A complex legacy
William Dudley Pelley by Scott Beckman. Syracuse University Press. 269 pages.
The first time I heard the name William Dudley Pelley, a friend of mine was telling me about an Asheville-based oral history project that he had launched. He said that while he was interviewing elderly Jews in a retirement community about their lives in Asheville during the 1930s, one of the participants exclaimed, “I remember watching that SOB Pelley marching with his Silver Shirts down Charlotte Street!” When my friend asked him who he was talking about, the excited fellow rushed out of the room and returned in a few moments with a “Wanted” poster. There was a photograph of Pelley, bedecked in his silver shirt, a dapper little man in a Van Dyke beard. Beneath the photo was an impressive list of charges, including fraud, sedition and “Un-American activities.”
Scott Beckman’s biography of Pelley might prove to be something of a revelation for the American public who remember his well-publicized trials (Washington, North Carolina and Indiana courts). Charged with sedition by the Martin Dies Committee (Un-American Activities committee of Congress) for his racist and anti-Semitic activities, Pelley was denounced, reviled and finally imprisoned. By the 1950s, the nationally known “Asheville Fascist and Madman,” was not only forgotten, his life and his writings seemed to have virtually vanished without a trace.
After his death in 1965, family members and devoted followers made some notable attempts to restore Pelly’s badly damaged reputation by reissuing some of his extensive (and less controversial) writings — especially those dealing with spiritualism, metaphysics and the significance of unidentified flying objects! Certainly, there is more to this man than his much-publicized Neo-Nazi activity in the 1930s.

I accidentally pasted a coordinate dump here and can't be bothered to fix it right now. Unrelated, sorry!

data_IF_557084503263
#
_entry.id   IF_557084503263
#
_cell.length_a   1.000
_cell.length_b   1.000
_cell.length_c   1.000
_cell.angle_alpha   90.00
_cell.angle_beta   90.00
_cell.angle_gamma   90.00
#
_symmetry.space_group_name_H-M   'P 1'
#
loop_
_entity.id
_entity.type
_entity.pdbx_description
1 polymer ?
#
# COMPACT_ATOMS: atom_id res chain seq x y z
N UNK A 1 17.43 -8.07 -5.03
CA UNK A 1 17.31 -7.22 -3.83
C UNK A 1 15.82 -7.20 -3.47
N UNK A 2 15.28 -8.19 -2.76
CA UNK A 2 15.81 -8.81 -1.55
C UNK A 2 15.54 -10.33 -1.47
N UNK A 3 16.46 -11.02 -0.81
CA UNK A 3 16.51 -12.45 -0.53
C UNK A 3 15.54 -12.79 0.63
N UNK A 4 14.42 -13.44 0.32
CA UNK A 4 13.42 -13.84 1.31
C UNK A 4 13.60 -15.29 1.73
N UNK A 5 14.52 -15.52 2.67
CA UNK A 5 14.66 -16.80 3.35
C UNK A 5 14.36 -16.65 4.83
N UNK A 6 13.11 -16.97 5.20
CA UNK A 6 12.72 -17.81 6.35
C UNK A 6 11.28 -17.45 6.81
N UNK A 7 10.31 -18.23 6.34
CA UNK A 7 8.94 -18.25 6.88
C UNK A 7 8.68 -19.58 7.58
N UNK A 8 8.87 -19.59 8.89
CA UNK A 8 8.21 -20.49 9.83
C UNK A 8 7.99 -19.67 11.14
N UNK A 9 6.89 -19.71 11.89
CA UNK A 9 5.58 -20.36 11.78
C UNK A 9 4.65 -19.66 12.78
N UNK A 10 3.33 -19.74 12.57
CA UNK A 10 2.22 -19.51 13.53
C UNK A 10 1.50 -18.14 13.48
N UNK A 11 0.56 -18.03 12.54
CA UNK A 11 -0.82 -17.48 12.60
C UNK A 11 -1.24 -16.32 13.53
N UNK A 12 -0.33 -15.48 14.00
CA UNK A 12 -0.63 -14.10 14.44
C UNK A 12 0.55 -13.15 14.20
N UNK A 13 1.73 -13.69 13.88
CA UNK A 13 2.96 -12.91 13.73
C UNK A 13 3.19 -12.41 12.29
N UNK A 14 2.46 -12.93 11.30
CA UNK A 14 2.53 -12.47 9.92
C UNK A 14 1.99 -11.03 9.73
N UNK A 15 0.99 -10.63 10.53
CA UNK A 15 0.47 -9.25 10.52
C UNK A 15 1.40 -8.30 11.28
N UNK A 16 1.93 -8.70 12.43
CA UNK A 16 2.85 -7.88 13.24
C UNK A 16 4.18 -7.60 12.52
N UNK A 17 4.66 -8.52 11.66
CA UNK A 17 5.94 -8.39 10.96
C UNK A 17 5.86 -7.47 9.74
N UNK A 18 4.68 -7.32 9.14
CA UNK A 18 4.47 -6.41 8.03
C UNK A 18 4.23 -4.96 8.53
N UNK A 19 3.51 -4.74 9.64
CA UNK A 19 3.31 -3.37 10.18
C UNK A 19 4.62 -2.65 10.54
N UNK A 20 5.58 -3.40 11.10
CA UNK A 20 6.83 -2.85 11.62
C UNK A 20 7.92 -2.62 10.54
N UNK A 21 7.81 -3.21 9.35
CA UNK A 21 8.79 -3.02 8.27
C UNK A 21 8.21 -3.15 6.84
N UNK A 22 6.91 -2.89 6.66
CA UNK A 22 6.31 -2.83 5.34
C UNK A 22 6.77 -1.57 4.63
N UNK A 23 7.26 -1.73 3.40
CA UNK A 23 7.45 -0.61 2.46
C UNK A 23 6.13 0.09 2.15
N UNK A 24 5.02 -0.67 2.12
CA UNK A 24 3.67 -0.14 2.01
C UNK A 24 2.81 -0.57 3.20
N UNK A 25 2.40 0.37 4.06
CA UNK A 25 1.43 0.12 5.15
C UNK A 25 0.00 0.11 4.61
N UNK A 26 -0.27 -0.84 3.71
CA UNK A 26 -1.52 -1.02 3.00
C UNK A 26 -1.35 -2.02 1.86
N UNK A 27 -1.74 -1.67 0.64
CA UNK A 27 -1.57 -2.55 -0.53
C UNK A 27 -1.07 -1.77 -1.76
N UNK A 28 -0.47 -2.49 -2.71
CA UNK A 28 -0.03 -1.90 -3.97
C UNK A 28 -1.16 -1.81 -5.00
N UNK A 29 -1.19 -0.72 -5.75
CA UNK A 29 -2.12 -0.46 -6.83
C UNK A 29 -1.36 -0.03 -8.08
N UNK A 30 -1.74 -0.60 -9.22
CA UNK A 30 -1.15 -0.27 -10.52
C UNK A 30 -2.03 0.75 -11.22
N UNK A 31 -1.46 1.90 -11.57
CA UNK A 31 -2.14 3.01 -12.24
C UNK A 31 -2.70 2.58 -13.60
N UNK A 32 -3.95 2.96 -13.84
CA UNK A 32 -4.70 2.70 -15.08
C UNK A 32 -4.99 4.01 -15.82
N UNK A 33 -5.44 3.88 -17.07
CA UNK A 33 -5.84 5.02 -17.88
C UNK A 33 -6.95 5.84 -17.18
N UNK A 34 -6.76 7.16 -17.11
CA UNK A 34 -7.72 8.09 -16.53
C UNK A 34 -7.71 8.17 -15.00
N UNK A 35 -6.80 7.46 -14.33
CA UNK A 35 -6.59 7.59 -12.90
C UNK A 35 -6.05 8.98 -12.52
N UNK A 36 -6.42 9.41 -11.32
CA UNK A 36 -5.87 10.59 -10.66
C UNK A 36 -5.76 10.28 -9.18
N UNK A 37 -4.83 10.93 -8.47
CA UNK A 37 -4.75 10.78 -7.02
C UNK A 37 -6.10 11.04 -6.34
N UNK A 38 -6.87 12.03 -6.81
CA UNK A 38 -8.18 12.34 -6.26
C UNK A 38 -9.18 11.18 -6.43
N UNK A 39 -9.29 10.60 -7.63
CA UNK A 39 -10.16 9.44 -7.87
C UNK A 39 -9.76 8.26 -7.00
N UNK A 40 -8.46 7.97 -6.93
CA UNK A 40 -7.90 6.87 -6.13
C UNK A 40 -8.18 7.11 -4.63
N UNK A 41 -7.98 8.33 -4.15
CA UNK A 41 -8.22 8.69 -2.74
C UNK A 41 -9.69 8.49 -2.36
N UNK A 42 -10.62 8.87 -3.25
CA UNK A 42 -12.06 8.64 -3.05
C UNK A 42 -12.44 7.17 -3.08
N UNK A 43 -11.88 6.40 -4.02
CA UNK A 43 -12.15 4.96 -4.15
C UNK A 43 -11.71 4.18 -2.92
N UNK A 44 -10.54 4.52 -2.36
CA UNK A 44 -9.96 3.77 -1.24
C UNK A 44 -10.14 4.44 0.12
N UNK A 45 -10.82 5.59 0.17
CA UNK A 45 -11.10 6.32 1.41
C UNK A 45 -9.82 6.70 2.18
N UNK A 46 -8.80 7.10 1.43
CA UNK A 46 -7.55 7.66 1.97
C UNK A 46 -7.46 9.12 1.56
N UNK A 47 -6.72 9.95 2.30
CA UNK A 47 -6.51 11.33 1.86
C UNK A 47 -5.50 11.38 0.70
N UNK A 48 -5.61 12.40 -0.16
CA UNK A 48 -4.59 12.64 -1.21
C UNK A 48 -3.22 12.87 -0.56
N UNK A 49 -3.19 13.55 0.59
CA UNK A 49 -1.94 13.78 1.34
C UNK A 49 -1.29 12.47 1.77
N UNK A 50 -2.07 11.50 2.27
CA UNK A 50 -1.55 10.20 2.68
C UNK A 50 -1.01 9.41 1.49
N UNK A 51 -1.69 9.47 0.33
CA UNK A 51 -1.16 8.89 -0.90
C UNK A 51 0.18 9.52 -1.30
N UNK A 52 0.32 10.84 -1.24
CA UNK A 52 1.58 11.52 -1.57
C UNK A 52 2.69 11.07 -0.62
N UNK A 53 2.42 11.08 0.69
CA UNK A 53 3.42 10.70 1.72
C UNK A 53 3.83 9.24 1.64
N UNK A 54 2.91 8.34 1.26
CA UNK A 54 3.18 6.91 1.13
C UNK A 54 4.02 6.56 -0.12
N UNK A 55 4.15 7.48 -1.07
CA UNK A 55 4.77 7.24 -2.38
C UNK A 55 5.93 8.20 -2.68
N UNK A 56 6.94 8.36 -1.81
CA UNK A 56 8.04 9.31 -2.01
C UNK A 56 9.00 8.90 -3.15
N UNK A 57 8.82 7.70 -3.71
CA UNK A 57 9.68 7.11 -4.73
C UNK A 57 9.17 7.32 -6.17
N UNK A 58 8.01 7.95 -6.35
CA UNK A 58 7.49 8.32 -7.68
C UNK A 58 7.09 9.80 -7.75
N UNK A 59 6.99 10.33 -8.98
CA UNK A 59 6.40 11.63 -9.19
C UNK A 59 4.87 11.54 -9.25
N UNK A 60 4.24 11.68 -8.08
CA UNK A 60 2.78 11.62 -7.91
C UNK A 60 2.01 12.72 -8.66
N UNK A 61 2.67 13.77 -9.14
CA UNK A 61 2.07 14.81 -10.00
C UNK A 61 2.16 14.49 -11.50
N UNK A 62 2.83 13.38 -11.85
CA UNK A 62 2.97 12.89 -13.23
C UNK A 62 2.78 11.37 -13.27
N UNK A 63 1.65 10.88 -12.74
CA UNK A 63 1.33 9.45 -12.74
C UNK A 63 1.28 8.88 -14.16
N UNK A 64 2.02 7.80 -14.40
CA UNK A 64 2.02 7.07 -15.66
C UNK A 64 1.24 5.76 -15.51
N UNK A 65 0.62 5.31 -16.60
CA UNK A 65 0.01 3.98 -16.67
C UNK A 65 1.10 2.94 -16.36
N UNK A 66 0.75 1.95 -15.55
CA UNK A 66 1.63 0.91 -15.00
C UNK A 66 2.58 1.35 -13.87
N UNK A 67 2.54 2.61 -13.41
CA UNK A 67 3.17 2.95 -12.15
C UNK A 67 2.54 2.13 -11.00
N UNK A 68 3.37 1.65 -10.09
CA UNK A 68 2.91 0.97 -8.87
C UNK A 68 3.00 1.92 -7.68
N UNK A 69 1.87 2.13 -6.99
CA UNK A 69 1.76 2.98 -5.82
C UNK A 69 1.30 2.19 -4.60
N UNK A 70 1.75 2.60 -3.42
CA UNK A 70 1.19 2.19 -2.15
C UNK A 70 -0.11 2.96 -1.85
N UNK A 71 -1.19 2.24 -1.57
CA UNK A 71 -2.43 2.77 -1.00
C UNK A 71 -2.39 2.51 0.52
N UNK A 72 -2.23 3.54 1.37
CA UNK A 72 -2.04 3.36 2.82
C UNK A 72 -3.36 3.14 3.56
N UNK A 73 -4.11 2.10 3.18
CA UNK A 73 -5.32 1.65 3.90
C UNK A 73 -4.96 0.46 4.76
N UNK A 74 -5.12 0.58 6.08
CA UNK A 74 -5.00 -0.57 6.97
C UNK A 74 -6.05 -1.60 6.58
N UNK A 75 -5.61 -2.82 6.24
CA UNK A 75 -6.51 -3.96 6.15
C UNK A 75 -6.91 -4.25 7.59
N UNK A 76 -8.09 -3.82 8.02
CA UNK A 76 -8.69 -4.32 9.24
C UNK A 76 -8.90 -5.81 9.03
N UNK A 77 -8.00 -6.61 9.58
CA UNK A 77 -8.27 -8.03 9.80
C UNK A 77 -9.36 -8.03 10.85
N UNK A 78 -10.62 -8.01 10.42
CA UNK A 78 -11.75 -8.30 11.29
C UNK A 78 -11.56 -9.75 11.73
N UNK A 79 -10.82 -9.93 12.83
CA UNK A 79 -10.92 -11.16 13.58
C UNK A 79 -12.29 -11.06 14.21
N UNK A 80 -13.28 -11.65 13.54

Born in Lynn, Mass., on March 12, 1890, Pelley was the only son of a poor Methodist minister. Despite an unstable home life, William did well in school and quickly demonstrated a remarkable talent for writing. (He published his first newspaper at the age of 12 and was editing the weekly Springfield Homestead at the age of 19.) The utopian novel Looking Backward by Edward Bellamy had a profound influence on the young journalist and prompted him to write a series of articles in which he denounced churches (they did nothing to help the poor). He also repeatedly attacked capitalism and privately owned industry (which he thought should be owned by the government).
Shortly after his marriage, Pelley moved to Vermont, bought a comfortable home and incurred a number of debts. After the death of his first child, he found himself saddled with more debts (medical expenses), and turned to writing fiction as a means of supplementing his salary. He was good at it. Not only did he become solvent, he quickly developed a reputation as a promising young writer. During the next decade, he published more than 200 short stories and won several prestigious awards, including the O’Henry Award in 1920.
Emboldened by his luck with magazine fiction, Pelley tried his luck with film scripts. Again, he was successful and wrote numerous scripts for the silent film industry, becoming a close friend of the actor Lon Chaney, “the man of a thousand faces.” However, it is during his sojourn in Hollywood that Pelley developed a bitter resentment of Jewish studio moguls. As time went on, Pelley’s anger hardened into a form of anti-Semitism that was so intense it would become a major component of his social and political life.